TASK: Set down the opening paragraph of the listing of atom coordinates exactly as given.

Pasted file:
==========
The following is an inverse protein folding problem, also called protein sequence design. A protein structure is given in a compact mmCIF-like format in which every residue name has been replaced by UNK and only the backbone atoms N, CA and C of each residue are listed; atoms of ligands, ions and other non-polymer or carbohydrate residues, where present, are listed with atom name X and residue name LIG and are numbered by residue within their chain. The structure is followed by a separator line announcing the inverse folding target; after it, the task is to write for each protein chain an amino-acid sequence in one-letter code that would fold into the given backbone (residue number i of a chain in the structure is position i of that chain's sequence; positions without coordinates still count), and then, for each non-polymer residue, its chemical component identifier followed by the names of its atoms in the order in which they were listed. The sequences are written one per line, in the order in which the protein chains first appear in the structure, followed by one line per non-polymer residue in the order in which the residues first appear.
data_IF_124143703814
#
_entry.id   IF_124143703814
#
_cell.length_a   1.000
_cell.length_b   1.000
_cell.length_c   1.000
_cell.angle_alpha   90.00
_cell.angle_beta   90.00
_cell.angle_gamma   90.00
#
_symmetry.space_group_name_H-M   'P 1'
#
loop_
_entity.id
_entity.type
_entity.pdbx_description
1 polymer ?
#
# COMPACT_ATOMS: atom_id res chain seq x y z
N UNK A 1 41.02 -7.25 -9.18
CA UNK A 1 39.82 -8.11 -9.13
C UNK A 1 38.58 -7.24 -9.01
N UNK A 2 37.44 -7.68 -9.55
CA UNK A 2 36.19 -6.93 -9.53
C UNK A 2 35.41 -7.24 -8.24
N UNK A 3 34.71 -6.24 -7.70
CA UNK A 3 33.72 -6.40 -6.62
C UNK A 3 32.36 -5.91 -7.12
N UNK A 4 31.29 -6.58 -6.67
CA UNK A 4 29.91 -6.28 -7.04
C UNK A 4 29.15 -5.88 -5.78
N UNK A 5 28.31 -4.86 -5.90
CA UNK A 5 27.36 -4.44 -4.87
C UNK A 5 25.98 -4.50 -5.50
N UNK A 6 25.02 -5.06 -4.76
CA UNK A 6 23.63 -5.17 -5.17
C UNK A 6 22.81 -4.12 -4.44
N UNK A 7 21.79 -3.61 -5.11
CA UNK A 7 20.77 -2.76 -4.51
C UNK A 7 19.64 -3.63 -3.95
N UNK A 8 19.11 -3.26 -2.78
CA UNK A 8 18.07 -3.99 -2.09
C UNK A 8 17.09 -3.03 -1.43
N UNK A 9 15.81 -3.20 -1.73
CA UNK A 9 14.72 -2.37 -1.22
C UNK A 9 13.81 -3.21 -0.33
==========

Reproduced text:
The following is an inverse protein folding problem, also called protein sequence design. A protein structure is given in a compact mmCIF-like format in which every residue name has been replaced by UNK and only the backbone atoms N, CA and C of each residue are listed; atoms of ligands, ions and other non-polymer or carbohydrate residues, where present, are listed with atom name X and residue name LIG and are numbered by residue within their chain. The structure is followed by a separator line announcing the inverse folding target; after it, the task is to write for each protein chain an amino-acid sequence in one-letter code that would fold into the given backbone (residue number i of a chain in the structure is position i of that chain's sequence; positions without coordinates still count), and then, for each non-polymer residue, its chemical component identifier followed by the names of its atoms in the order in which they were listed. The sequences are written one per line, in the order in which the protein chains first appear in the structure, followed by one line per non-polymer residue in the order in which the residues first appear.